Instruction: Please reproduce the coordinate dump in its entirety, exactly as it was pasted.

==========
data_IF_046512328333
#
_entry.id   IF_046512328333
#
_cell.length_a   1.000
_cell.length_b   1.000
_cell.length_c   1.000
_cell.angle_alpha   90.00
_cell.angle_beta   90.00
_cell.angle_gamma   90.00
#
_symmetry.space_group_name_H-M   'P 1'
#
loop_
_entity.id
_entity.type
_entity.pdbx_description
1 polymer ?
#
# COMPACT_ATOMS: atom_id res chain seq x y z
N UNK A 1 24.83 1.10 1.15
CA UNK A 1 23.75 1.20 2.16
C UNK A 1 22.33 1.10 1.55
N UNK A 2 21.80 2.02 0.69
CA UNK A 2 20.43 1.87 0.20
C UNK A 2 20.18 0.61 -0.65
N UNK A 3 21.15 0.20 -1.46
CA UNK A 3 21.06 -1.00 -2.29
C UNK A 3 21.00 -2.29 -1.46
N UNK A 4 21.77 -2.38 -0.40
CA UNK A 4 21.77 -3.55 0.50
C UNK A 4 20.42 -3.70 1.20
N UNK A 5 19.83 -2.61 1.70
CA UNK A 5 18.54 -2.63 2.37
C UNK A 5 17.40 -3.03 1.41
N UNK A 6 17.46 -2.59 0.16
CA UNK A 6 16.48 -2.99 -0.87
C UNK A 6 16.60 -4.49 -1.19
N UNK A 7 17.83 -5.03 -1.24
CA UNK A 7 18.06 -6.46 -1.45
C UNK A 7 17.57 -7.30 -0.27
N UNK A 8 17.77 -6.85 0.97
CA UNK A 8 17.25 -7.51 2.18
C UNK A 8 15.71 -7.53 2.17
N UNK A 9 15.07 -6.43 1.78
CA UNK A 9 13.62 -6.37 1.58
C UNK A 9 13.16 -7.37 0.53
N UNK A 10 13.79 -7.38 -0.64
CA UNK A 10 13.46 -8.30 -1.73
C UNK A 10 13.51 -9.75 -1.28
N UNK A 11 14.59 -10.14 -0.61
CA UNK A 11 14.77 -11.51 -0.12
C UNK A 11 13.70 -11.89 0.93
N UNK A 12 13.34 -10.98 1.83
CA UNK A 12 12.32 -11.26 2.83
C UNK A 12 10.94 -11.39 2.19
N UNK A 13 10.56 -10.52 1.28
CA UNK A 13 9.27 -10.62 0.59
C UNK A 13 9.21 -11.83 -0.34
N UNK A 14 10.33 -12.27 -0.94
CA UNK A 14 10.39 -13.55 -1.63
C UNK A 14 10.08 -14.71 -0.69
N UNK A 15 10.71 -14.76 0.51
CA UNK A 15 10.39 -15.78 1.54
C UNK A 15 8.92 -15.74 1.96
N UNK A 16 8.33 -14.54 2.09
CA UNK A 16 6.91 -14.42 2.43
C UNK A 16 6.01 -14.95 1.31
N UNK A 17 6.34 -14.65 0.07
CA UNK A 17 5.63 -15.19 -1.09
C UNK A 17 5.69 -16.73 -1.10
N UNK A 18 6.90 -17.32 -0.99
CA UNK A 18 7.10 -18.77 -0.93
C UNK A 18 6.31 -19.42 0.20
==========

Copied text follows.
data_IF_046512328333
#
_entry.id   IF_046512328333
#
_cell.length_a   1.000
_cell.length_b   1.000
_cell.length_c   1.000
_cell.angle_alpha   90.00
_cell.angle_beta   90.00
_cell.angle_gamma   90.00
#
_symmetry.space_group_name_H-M   'P 1'
#
loop_
_entity.id
_entity.type
_entity.pdbx_description
1 polymer ?
#
# COMPACT_ATOMS: atom_id res chain seq x y z
N UNK A 1 24.83 1.10 1.15
CA UNK A 1 23.75 1.20 2.16
C UNK A 1 22.33 1.10 1.55
N UNK A 2 21.80 2.02 0.69
CA UNK A 2 20.43 1.87 0.20
C UNK A 2 20.18 0.61 -0.65
N UNK A 3 21.15 0.20 -1.46
CA UNK A 3 21.06 -1.00 -2.29
C UNK A 3 21.00 -2.29 -1.46
N UNK A 4 21.77 -2.38 -0.40
CA UNK A 4 21.77 -3.55 0.50
C UNK A 4 20.42 -3.70 1.20
N UNK A 5 19.83 -2.61 1.70
CA UNK A 5 18.54 -2.63 2.37
C UNK A 5 17.40 -3.03 1.41
N UNK A 6 17.46 -2.59 0.16
CA UNK A 6 16.48 -2.99 -0.87
C UNK A 6 16.60 -4.49 -1.19
N UNK A 7 17.83 -5.03 -1.24
CA UNK A 7 18.06 -6.46 -1.45
C UNK A 7 17.57 -7.30 -0.27
N UNK A 8 17.77 -6.85 0.97
CA UNK A 8 17.25 -7.51 2.18
C UNK A 8 15.71 -7.53 2.17
N UNK A 9 15.07 -6.43 1.78
CA UNK A 9 13.62 -6.37 1.58
C UNK A 9 13.16 -7.37 0.53
N UNK A 10 13.79 -7.38 -0.64
CA UNK A 10 13.46 -8.30 -1.73
C UNK A 10 13.51 -9.75 -1.28
N UNK A 11 14.59 -10.14 -0.61
CA UNK A 11 14.77 -11.51 -0.12
C UNK A 11 13.70 -11.89 0.93
N UNK A 12 13.34 -10.98 1.83
CA UNK A 12 12.32 -11.26 2.83
C UNK A 12 10.94 -11.39 2.19
N UNK A 13 10.56 -10.52 1.28
CA UNK A 13 9.27 -10.62 0.59
C UNK A 13 9.21 -11.83 -0.34
N UNK A 14 10.33 -12.27 -0.94
CA UNK A 14 10.39 -13.55 -1.63
C UNK A 14 10.08 -14.71 -0.69
N UNK A 15 10.71 -14.76 0.51
CA UNK A 15 10.39 -15.78 1.54
C UNK A 15 8.92 -15.74 1.96
N UNK A 16 8.33 -14.54 2.09
CA UNK A 16 6.91 -14.42 2.43
C UNK A 16 6.01 -14.95 1.31
N UNK A 17 6.34 -14.65 0.07
CA UNK A 17 5.63 -15.19 -1.09
C UNK A 17 5.69 -16.73 -1.10
N UNK A 18 6.90 -17.32 -0.99
CA UNK A 18 7.10 -18.77 -0.93
C UNK A 18 6.31 -19.42 0.20